We have watched with great sadness as our beloved mountain burns. The burned area has grown to 18,000 acres and 37 lost structures. The fire crews have done an awesome job of fighting this fire. The winds in our area and the lack of rain could have made this fire a much more catastrophic event than it has been, in that at one point they thought the winds could possibly shift and the fire come back down the face of the mountain heading West. Prior to that point of concern, it had been mostly on top and headed East. Many people do not fully understand the gravity of 18,000 burned acres. Until you see all those dead trees standing where lush green trees used to be, you just can’t fully picture it. Looking through the burned areas that suddenly have far too much light for a forest, I get an extreme sense of sadness…even a sense of dread…because it will take so long to regrow that forest, and there is no quick and easy solution that could change that fact.
I was looking through some old pictures and came across one of Bob’s family having a picnic up on Casper Mountain in May of 1960. The picnic table was made of wood, of course, and I don’t think any of them are now. Even though the picture is in black and white, you can see the green trees in the background, and you know that everyone was having a wonderful time, as is normal on Casper Mountain. I don’t know of one person who has ever lived in Casper, who did not love the mountain. Whether you preferred to go to the lake or the mountain, you loved the beautiful backdrop it created. And truly, I don’t know of anyone who didn’t love going up there…even just for a picnic. The peacefulness and quiet are so relaxing and the birds, especially the hummingbirds that most people are thrilled to watch, always put me at ease. I feel especially sad for all the animals and birds whose homes and food have been lost to them. Yes they can migrate into other areas, but the food source will take a definite hit.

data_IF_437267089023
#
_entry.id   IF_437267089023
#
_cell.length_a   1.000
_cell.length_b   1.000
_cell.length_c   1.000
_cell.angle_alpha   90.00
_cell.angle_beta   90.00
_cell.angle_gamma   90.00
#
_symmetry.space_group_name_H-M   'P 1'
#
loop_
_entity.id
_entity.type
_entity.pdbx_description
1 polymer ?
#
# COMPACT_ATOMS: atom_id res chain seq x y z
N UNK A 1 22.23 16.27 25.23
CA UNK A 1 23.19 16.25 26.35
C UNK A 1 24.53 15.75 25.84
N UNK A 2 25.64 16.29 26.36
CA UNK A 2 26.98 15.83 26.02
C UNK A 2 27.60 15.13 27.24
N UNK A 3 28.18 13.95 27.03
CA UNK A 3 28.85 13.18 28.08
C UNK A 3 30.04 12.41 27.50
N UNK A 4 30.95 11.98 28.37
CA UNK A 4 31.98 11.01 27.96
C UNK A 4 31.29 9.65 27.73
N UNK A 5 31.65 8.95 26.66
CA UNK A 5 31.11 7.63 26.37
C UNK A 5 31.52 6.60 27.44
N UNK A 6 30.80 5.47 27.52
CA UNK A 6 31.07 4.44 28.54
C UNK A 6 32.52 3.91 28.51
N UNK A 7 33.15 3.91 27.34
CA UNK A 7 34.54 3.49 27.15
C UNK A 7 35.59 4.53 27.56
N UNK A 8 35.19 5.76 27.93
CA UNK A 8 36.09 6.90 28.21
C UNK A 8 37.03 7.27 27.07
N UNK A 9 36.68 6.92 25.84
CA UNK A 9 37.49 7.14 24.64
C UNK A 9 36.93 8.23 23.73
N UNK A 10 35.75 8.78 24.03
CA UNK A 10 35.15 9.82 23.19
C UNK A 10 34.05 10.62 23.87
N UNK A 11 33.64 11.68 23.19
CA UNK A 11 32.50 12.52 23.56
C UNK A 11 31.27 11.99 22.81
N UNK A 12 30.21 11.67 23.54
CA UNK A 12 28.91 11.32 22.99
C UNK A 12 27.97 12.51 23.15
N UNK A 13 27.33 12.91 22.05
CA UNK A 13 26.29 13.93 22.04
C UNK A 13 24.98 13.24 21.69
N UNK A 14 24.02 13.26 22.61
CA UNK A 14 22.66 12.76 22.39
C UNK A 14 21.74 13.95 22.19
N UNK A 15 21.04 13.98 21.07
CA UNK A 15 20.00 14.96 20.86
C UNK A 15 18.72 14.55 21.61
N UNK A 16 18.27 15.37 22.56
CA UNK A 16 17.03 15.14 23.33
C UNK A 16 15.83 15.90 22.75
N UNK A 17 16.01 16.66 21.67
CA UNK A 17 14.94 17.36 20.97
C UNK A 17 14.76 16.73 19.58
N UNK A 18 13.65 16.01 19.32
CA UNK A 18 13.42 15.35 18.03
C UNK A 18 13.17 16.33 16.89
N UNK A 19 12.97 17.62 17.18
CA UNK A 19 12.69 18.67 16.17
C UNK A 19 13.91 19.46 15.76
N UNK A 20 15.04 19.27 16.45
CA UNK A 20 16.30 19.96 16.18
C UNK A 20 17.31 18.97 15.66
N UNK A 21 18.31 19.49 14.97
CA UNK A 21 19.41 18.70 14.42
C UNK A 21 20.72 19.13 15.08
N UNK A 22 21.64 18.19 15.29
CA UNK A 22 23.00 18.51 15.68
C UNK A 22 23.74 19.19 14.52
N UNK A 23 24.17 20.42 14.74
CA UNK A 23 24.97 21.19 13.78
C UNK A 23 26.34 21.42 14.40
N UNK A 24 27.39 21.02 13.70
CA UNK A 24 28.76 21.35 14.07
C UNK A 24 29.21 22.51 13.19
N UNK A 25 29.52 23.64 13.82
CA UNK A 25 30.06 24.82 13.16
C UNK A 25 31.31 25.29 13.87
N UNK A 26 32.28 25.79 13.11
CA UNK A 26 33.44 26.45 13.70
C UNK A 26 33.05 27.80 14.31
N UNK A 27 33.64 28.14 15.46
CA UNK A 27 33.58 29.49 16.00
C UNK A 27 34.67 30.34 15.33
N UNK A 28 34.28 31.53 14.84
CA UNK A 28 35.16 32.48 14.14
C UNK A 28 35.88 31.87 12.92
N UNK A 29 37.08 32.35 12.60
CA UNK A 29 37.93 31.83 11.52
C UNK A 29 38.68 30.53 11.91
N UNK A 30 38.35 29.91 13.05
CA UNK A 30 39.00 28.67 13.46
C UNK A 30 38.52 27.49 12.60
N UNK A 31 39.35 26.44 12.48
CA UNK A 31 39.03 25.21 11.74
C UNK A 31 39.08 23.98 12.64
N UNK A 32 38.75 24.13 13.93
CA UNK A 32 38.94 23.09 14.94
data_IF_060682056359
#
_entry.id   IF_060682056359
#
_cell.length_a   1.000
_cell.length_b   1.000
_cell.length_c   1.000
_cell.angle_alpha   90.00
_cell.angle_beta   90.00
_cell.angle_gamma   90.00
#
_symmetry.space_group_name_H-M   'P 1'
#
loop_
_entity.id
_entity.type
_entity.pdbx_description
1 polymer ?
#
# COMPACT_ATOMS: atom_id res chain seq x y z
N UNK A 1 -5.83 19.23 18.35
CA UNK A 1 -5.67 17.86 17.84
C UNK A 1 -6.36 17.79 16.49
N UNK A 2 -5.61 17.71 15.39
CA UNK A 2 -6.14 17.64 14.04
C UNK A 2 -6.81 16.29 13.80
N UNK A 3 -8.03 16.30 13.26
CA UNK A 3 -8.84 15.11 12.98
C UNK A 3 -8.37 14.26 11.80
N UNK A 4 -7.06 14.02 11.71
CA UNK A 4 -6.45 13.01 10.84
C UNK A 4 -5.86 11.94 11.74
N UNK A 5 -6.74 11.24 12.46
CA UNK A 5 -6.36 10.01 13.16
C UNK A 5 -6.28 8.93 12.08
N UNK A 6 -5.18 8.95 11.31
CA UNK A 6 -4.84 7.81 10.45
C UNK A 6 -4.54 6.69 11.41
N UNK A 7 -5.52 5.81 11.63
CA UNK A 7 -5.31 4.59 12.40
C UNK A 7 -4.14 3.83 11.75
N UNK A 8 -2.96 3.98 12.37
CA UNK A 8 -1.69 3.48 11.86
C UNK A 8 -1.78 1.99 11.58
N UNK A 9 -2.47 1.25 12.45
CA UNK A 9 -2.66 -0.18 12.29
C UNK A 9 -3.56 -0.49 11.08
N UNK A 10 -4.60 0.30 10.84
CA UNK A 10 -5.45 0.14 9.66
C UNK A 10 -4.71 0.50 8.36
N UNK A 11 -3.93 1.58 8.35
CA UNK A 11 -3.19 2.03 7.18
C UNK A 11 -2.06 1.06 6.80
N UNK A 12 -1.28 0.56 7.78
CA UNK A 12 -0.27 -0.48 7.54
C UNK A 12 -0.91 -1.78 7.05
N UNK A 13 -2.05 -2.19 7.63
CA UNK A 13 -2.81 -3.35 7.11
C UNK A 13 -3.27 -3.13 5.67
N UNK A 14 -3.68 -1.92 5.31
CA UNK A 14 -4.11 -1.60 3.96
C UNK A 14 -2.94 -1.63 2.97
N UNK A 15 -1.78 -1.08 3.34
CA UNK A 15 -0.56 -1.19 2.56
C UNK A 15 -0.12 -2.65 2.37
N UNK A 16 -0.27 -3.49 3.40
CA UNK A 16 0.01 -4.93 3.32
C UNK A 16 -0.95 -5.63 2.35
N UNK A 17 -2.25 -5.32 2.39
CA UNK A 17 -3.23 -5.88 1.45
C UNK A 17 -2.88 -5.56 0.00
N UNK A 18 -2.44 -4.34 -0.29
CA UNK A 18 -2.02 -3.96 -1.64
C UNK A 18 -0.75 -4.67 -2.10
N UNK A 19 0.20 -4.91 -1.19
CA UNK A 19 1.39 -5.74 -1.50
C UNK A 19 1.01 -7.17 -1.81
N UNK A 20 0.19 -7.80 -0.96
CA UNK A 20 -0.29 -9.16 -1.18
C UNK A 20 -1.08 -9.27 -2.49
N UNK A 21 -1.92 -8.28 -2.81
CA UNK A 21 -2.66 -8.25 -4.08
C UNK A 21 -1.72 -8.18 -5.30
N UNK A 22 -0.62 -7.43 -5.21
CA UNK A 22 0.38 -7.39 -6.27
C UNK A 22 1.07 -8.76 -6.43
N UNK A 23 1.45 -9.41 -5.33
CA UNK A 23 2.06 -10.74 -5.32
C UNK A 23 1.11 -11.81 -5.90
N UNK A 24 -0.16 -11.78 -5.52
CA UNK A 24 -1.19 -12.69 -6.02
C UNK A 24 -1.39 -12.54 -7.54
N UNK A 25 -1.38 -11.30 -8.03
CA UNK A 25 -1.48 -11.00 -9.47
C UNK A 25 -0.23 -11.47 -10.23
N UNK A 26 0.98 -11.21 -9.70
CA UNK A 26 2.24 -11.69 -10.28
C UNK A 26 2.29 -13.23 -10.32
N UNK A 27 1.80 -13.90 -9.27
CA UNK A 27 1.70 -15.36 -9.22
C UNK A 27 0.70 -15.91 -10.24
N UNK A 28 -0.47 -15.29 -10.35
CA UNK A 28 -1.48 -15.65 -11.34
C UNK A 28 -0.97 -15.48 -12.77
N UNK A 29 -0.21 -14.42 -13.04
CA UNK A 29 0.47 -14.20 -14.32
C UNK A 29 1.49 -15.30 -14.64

I remember throughout the years of my childhood, when our family would go up on the mountain, even if just for the day, and just hang out enjoying the beauty of it, the quiet, and the birds. Then in the evening, we would sit around the campfire roasting marshmellows and dodging the smoke that always seemed to be coming right into your eyes. We almost made it a game…laughing at the person who was getting bombarged with the smoke at any given moment. That always seemed so funny to us, but in the face of the current fire, it takes on a different meaning. The amount of smoke and ash that has been rolling off of our mountain is simply dangerous to be breathing. When I think about the firefighters who have worked tirelessly to try our beloved mountain, I feel a deep sense of gratitude. Our mountain will never be quite the same, but it will come back eventually to some degree. Insurance policies will help pay for repairs and rebuilding of structures, but, our minds will probably never forget those horrible pictures of the fire on the mountain.